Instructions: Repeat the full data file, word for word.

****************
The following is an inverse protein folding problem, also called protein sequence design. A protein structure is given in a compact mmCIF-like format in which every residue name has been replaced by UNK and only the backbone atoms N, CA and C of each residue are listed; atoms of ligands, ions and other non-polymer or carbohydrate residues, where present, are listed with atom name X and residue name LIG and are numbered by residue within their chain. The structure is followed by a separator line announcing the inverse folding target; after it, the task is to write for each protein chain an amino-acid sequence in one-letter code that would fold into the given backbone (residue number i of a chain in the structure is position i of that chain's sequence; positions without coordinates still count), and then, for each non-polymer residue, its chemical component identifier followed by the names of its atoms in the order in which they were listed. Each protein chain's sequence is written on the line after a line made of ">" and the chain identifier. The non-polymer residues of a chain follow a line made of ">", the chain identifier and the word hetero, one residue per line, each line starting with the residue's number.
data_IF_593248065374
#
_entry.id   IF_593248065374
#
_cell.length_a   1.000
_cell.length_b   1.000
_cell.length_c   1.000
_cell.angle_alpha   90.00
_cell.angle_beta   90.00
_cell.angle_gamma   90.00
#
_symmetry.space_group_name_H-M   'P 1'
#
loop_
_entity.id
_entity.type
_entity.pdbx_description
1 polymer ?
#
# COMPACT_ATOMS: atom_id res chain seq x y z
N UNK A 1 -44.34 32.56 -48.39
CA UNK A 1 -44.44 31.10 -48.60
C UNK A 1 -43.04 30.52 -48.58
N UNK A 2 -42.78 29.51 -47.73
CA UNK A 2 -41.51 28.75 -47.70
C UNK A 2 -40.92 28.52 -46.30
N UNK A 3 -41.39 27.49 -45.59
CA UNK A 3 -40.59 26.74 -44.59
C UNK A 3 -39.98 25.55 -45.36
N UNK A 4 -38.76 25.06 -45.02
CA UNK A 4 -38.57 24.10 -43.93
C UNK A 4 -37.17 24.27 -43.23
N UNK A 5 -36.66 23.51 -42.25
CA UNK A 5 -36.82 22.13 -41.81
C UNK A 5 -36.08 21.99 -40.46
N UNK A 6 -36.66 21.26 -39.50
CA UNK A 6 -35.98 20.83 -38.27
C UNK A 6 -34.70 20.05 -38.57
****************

The following is an inverse protein folding problem, also called protein sequence design. A protein structure is given in a compact mmCIF-like format in which every residue name has been replaced by UNK and only the backbone atoms N, CA and C of each residue are listed; atoms of ligands, ions and other non-polymer or carbohydrate residues, where present, are listed with atom name X and residue name LIG and are numbered by residue within their chain. The structure is followed by a separator line announcing the inverse folding target; after it, the task is to write for each protein chain an amino-acid sequence in one-letter code that would fold into the given backbone (residue number i of a chain in the structure is position i of that chain's sequence; positions without coordinates still count), and then, for each non-polymer residue, its chemical component identifier followed by the names of its atoms in the order in which they were listed. Each protein chain's sequence is written on the line after a line made of ">" and the chain identifier. The non-polymer residues of a chain follow a line made of ">", the chain identifier and the word hetero, one residue per line, each line starting with the residue's number.
data_IF_593248065374
#
_entry.id   IF_593248065374
#
_cell.length_a   1.000
_cell.length_b   1.000
_cell.length_c   1.000
_cell.angle_alpha   90.00
_cell.angle_beta   90.00
_cell.angle_gamma   90.00
#
_symmetry.space_group_name_H-M   'P 1'
#
loop_
_entity.id
_entity.type
_entity.pdbx_description
1 polymer ?
#
# COMPACT_ATOMS: atom_id res chain seq x y z
N UNK A 1 -44.34 32.56 -48.39
CA UNK A 1 -44.44 31.10 -48.60
C UNK A 1 -43.04 30.52 -48.58
N UNK A 2 -42.78 29.51 -47.73
CA UNK A 2 -41.51 28.75 -47.70
C UNK A 2 -40.92 28.52 -46.30
N UNK A 3 -41.39 27.49 -45.59
CA UNK A 3 -40.59 26.74 -44.59
C UNK A 3 -39.98 25.55 -45.36
N UNK A 4 -38.76 25.06 -45.02
CA UNK A 4 -38.57 24.10 -43.93
C UNK A 4 -37.17 24.27 -43.23
N UNK A 5 -36.66 23.51 -42.25
CA UNK A 5 -36.82 22.13 -41.81
C UNK A 5 -36.08 21.99 -40.46
N UNK A 6 -36.66 21.26 -39.50
CA UNK A 6 -35.98 20.83 -38.27
C UNK A 6 -34.70 20.05 -38.57